Prime Magic

Place the numbers 1, 2, 3,..., 9 one on each square of a 3 by 3 grid so that all the rows and columns add up to a prime number. How many different solutions can you find?

Domino Magic Rectangle

An ordinary set of dominoes can be laid out as a 7 by 4 magic rectangle in which all the spots in all the columns add to 24, while those in the rows add to 42. Try it! Now try the magic square...

Fifteen

Can you spot the similarities between this game and other games you know? The aim is to choose 3 numbers that total 15.

Difference Sudoku

By Henry Kwok

Rules of Difference Sudoku

Like the standard Sudoku, the object of the puzzle is to fill the whole $9 \times 9$ grid with numbers from $1$ to $9$, so that each row, each column, and each of the nine $3 \times 3$ squares contain all nine digits.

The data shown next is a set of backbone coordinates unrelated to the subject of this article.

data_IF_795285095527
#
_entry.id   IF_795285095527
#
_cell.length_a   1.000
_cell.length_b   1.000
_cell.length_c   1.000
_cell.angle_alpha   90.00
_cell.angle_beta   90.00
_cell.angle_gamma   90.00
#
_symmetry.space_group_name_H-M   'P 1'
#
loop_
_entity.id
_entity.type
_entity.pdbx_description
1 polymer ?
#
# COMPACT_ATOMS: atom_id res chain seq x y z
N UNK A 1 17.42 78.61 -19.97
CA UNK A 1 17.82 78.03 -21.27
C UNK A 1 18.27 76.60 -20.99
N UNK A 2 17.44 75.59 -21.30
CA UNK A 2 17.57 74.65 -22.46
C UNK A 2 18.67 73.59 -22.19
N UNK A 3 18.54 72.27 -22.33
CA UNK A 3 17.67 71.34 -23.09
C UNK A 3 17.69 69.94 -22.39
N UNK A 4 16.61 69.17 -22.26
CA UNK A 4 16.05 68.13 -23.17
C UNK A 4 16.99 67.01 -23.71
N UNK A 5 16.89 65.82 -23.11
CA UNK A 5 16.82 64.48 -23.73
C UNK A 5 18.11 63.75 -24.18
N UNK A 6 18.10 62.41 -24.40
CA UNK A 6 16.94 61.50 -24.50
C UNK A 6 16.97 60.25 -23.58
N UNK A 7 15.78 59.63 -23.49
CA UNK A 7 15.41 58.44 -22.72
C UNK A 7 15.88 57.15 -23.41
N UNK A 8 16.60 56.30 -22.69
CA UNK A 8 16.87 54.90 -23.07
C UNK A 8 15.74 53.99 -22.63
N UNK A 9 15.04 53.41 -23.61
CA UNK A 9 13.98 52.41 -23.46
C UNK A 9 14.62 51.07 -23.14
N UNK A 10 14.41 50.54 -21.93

There are special clue-numbers placed on the border lines between selected pairs of adjacent squares of the grid. Each clue-number is the difference between the two numbers in the adjacent squares.

For example, a clue-number $7$ on the border line between two adjacent squares means that the possible pairs of numbers for the squares on either side must be one of the following combinations: $1$ and $8$, $8$ and $1$, $2$ and $9$, or $9$ and $2$.

The inequality sign indicates that the number in row 5 column 7 is smaller than the number in row 5 column 8.

As this variant has only one inequality sign on the border line, it is called Minimal Difference Sudoku.

A printable version of the problem can be found here.